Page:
Breakdowns on Secluded Roads

Although breaking down on a motorway or dual carriageway can be extremely dangerous due to the volume of high-speed traffic, breakdowns on country lanes or secluded roads can present a different kind of danger.

  • If your car develops a fault, try to try to drive on to a place where there are plenty of people around, and if at night, somewhere with street lights.
  • Pull your car into the left hand side of the road as far as possible, and out of the path of traffic. Avoid stopping just after a bend in the road, as this will prevent oncoming traffic from seeing you in good time.
  • Warn other traffic of your presence by turning on your hazard warning lights and sidelights.
  • If you have a reflective jacket, put it on.
  • If there is any danger that your car could be struck by other traffic, make sure that all your passengers get out of the car and away from the traffic. Make sure that they do not stand between your car and oncoming traffic.
  • If it is safe to do so (and if you have one), place a warning triangle at least 45 metres (147 feet) behind your car on the same side of the road. You must take great care when doing this.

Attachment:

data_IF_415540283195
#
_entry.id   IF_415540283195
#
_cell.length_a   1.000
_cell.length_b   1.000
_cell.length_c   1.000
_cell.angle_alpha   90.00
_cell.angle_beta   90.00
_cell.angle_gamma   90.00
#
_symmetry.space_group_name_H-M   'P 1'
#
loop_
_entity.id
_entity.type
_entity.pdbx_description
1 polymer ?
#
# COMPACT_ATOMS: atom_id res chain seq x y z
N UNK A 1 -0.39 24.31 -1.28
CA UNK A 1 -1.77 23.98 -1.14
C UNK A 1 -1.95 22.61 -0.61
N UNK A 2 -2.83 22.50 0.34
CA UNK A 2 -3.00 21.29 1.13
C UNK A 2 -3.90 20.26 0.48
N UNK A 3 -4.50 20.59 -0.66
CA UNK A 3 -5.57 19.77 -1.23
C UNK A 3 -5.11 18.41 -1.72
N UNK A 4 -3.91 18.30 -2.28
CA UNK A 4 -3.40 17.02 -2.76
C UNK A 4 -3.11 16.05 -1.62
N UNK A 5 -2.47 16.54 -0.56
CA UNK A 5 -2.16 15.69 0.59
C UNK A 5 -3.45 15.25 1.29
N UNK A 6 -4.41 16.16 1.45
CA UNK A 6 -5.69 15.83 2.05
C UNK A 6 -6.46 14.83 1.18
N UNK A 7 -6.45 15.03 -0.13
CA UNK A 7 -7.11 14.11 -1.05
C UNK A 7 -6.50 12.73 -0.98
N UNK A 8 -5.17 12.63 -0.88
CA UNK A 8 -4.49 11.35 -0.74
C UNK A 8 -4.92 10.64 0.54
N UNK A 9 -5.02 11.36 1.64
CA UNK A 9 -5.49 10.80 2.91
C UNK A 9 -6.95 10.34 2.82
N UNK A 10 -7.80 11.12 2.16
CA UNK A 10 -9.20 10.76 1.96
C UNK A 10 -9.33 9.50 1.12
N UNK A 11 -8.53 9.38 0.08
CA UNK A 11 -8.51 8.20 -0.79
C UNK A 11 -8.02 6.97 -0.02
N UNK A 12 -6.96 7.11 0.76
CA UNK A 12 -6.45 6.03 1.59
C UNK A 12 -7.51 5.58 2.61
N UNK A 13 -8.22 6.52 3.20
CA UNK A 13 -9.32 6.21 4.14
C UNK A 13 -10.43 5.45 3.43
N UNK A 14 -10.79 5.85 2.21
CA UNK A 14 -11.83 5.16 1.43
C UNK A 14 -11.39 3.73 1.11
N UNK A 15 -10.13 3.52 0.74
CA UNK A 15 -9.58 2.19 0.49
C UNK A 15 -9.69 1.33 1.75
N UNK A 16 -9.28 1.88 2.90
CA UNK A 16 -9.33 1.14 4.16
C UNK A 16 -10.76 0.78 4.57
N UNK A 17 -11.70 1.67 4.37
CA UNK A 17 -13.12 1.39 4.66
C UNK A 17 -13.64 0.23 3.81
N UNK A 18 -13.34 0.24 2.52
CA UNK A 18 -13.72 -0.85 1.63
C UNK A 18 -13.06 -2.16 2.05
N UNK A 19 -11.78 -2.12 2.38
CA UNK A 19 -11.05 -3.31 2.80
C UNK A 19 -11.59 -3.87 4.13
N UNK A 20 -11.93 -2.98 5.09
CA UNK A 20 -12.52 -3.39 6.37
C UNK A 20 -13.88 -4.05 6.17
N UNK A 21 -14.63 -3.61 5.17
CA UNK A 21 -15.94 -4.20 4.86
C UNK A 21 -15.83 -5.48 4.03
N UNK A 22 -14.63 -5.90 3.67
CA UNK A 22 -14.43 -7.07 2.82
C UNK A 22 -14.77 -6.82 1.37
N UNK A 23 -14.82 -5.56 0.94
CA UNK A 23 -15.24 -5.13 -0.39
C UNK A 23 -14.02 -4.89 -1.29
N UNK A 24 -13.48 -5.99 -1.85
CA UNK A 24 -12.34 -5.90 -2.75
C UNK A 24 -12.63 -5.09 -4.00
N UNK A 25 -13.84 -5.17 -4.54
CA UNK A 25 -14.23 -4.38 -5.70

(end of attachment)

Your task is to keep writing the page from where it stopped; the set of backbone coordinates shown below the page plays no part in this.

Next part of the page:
• Consider carefully whether or not it is safe for you to fix the car or whether you should contact a breakdown organisation.
  • If you do need professional help, use your mobile or the nearest callbox to you're your breakdown service, a garage or someone else who could help you. Make sure you know where you have broken down.
  • Never accept a lift from anyone offering to take you to the nearest garage or callbox. Ask if they could telephone a garage or breakdown company for you instead.
  • When waiting for assistance to arrive, stand in a safe position, well away from the oncoming traffic. Never stand where you will prevent other road users from seeing your lights.
  • Remember to remove your warning triangle after you car has been fixed.